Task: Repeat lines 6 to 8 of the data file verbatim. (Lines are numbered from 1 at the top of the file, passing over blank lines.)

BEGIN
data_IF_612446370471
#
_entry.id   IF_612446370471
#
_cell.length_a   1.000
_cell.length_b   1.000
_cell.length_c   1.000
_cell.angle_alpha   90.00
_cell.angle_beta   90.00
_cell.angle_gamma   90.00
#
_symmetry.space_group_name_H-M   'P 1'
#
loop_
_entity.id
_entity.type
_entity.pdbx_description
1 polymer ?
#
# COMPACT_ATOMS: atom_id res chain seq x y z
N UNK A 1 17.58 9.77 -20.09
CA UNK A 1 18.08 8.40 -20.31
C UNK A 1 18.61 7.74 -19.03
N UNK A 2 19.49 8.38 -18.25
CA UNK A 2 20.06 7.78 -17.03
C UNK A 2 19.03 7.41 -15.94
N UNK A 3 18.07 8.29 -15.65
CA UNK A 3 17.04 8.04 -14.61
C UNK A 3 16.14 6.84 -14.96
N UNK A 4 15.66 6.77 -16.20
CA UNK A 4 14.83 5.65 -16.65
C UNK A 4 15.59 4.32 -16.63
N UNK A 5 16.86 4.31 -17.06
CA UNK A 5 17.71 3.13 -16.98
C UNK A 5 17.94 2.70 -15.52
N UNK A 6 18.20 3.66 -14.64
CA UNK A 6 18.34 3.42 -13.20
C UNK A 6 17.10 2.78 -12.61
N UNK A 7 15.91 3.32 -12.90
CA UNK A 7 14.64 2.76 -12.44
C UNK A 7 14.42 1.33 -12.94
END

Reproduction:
_cell.length_b   1.000
_cell.length_c   1.000
_cell.angle_alpha   90.00